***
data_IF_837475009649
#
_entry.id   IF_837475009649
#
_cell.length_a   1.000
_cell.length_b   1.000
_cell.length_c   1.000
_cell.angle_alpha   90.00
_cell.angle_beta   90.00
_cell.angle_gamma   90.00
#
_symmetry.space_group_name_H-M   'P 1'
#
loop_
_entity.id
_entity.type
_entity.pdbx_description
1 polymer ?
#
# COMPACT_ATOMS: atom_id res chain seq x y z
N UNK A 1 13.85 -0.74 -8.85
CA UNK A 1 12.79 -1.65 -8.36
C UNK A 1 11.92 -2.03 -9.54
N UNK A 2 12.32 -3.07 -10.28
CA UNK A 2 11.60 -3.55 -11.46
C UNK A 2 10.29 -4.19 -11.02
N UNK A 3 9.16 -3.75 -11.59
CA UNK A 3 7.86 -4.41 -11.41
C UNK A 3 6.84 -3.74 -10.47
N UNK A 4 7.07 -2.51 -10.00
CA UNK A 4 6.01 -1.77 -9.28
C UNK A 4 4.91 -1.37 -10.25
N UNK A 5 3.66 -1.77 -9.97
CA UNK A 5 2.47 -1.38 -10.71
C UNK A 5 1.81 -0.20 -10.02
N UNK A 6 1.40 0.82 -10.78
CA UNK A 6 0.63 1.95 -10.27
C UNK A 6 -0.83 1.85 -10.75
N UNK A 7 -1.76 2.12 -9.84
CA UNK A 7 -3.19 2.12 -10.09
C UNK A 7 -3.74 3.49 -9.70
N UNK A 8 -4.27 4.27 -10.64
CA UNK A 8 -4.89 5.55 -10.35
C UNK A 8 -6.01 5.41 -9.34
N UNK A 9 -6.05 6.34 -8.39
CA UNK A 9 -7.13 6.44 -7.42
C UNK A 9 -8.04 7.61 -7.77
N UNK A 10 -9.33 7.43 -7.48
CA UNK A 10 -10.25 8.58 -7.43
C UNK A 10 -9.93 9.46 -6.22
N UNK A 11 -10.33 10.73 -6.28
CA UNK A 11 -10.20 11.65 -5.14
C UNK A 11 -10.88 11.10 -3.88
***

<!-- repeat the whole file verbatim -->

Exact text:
data_IF_837475009649
#
_entry.id   IF_837475009649
#
_cell.length_a   1.000
_cell.length_b   1.000
_cell.length_c   1.000
_cell.angle_alpha   90.00
_cell.angle_beta   90.00
_cell.angle_gamma   90.00
#
_symmetry.space_group_name_H-M   'P 1'
#
loop_
_entity.id
_entity.type
_entity.pdbx_description
1 polymer ?
#
# COMPACT_ATOMS: atom_id res chain seq x y z
N UNK A 1 13.85 -0.74 -8.85
CA UNK A 1 12.79 -1.65 -8.36
C UNK A 1 11.92 -2.03 -9.54
N UNK A 2 12.32 -3.07 -10.28
CA UNK A 2 11.60 -3.55 -11.46
C UNK A 2 10.29 -4.19 -11.02
N UNK A 3 9.16 -3.75 -11.59
CA UNK A 3 7.86 -4.41 -11.41
C UNK A 3 6.84 -3.74 -10.47
N UNK A 4 7.07 -2.51 -10.00
CA UNK A 4 6.01 -1.77 -9.28
C UNK A 4 4.91 -1.37 -10.25
N UNK A 5 3.66 -1.77 -9.97
CA UNK A 5 2.47 -1.38 -10.71
C UNK A 5 1.81 -0.20 -10.02
N UNK A 6 1.40 0.82 -10.78
CA UNK A 6 0.63 1.95 -10.27
C UNK A 6 -0.83 1.85 -10.75
N UNK A 7 -1.76 2.12 -9.84
CA UNK A 7 -3.19 2.12 -10.09
C UNK A 7 -3.74 3.49 -9.70
N UNK A 8 -4.27 4.27 -10.64
CA UNK A 8 -4.89 5.55 -10.35
C UNK A 8 -6.01 5.41 -9.34
N UNK A 9 -6.05 6.34 -8.39
CA UNK A 9 -7.13 6.44 -7.42
C UNK A 9 -8.04 7.61 -7.77
N UNK A 10 -9.33 7.43 -7.48
CA UNK A 10 -10.25 8.58 -7.43
C UNK A 10 -9.93 9.46 -6.22
N UNK A 11 -10.33 10.73 -6.28
CA UNK A 11 -10.20 11.65 -5.14
C UNK A 11 -10.88 11.10 -3.88